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The 2020 election is shaping up to be one of the most politically polarized contests in a long, long time.
Views on taxes, entitlements, immigration, and even the nature of capitalism between the parties’ leading candidates could not be more different. Depending on who wins, America’s future may leap in widely different directions.
While it is way too early to predict who will be in power, it is not hard to tell who has the most to lose from a power shift to the left.
Regardless of readers’ political persuasions, higher taxes cost richer people wealth. Since most readers of this article may be more affluent than some, here is a punch list of wealth weak points they may want to start to form Plans B for.
Since Congress – not Presidential talking points – actually defines new tax laws, the following ideas are general danger points, and answers to any particular candidate’s proposals.
Even if the Dems win the presidency and the senate, and keep the house, too much will change between now and when they haul out the tax chopping block.
But make no mistake, that block will be intended for those with high incomes and net worths.
Remember higher taxes, if they come, will develop over the next few years, so you have some dancing room to work up a plan with your tax preparer.
Income taxes – look for rates to rise and deductions for business owners and the well-off to get squeezed. If you believe income taxes will go up, here are some strategies to consider:
Roth conversions – converting more locks in current tax rates, and converted amounts grow tax free
Accelerate recognized income – if you have flexibility on recognizing more income sooner, you will want to considerer this. Business owners and consultants may be in the best position to do this, but even employees may have some flexibility on when they get bonuses, pull the trigger on stock options and deferred comp, and so on.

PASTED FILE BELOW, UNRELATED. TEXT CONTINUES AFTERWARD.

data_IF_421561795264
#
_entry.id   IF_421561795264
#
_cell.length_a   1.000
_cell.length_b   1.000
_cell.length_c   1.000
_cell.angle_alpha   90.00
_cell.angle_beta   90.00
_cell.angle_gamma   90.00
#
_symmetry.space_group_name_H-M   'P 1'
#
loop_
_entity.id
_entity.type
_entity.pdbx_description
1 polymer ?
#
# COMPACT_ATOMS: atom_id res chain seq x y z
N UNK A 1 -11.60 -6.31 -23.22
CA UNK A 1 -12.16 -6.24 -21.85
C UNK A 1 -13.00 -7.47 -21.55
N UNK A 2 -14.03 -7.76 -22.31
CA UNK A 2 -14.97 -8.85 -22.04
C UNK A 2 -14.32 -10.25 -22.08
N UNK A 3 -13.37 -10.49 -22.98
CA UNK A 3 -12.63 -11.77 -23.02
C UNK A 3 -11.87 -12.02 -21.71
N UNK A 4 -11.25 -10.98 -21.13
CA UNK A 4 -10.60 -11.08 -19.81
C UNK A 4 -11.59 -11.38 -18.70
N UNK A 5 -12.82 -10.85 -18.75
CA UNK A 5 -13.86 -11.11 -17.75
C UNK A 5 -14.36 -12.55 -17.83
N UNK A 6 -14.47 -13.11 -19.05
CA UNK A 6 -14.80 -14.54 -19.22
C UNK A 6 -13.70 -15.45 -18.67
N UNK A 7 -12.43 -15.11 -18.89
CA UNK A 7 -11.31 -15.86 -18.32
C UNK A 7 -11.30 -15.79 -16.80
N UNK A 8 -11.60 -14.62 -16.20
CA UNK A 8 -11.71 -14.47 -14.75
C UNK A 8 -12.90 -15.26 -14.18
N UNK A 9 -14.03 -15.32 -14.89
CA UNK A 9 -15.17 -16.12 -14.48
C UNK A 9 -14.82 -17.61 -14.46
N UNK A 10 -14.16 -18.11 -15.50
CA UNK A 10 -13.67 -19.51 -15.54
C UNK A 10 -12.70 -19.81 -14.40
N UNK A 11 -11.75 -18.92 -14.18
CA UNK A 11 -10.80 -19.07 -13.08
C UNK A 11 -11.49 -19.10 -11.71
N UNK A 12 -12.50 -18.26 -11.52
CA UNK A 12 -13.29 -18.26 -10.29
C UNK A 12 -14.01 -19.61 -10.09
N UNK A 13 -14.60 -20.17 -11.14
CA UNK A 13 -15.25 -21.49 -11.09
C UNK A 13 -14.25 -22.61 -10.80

Accelerate recognized capital gains – if you have appreciated stocks, real estate, or other assets like businesses you are thinking about selling, recognizing gain soon may lock in lower tax rates. And with the current chatter by some politicians about eliminating the “step up” at death, you may not be able to beat the capital gains tax at death, as you can under current law.
Accelerate Required Minimum Distributions (RMDs) – if you have pretax money in IRAs and other retirement plans, the RMD rules define how slow you can take it out, and how far down the road you can kick the tax can (defer paying taxes). There is really no limit on how fast you can take it out, and even if you are under 59 ½ there are ways to avoid the 10% tax penalty.
Take annuity distributions – “non-qualified” annuities – those not in IRAs or other tax deferred accounts – have similar tax rules to IRAs. Gains are taxable as ordinary income. You can unusually make taxable withdrawals at will.
Other potential taxes to plan for:
- Millionaire Taxes – taxing those above a certain net worth with an extra income or other tax
- Wealth Taxes – not to be confused with income tax, an annual assessment on net worth, kind of like paying an estate tax every year. The implied work burden is enough to make you die, already.
- Property Taxes – these are very tough to beat unless you move, and if they go up to finance a social agenda, property values plunge.
- Higher Payroll Taxes to “save” Social Security, look for high earners to pay lots more tax, and get lots less benefit.
- Estate Tax –wealthy folks reading this may consider hunkering down, and doing a serious estate plan and estate tax check with someone who knows how.
Of course, with the election uncertain and still far away, it will pay to methodically consider tax exposure and tactics.
Still, regardless of who rules Washington in the early 2020s, one thing is certain; deficits, Social Security, and Medicare costs will go to unsustainable levels in a few short years now, and the money will have to come from somewhere.
The best bet is higher taxes. Even if we dodge a bullet on higher income taxes in the next administration, expecting estate and other taxes to not go up in our lifetime is pretty much a pipe dream.